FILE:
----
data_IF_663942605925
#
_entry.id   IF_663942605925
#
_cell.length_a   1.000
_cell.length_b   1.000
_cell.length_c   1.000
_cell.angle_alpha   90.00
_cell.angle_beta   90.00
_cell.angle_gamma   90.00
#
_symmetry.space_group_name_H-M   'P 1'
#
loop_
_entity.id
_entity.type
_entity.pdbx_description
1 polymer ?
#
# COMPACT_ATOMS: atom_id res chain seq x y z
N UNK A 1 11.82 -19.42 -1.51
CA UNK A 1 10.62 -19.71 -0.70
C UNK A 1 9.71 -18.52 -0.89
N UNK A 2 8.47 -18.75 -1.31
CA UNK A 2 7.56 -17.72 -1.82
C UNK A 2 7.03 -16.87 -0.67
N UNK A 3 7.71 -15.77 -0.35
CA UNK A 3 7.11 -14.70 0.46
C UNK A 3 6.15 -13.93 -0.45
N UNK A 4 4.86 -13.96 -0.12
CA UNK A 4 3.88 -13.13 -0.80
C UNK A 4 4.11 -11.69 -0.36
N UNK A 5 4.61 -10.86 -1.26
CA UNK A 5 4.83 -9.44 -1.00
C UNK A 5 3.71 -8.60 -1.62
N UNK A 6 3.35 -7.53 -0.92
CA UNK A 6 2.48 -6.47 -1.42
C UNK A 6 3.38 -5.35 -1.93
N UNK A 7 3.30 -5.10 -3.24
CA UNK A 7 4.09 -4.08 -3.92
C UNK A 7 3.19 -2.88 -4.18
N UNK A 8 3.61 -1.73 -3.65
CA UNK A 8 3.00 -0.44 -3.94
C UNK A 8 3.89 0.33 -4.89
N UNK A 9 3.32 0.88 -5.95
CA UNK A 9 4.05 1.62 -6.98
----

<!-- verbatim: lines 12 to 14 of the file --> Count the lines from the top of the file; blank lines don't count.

_symmetry.space_group_name_H-M   'P 1'
#
loop_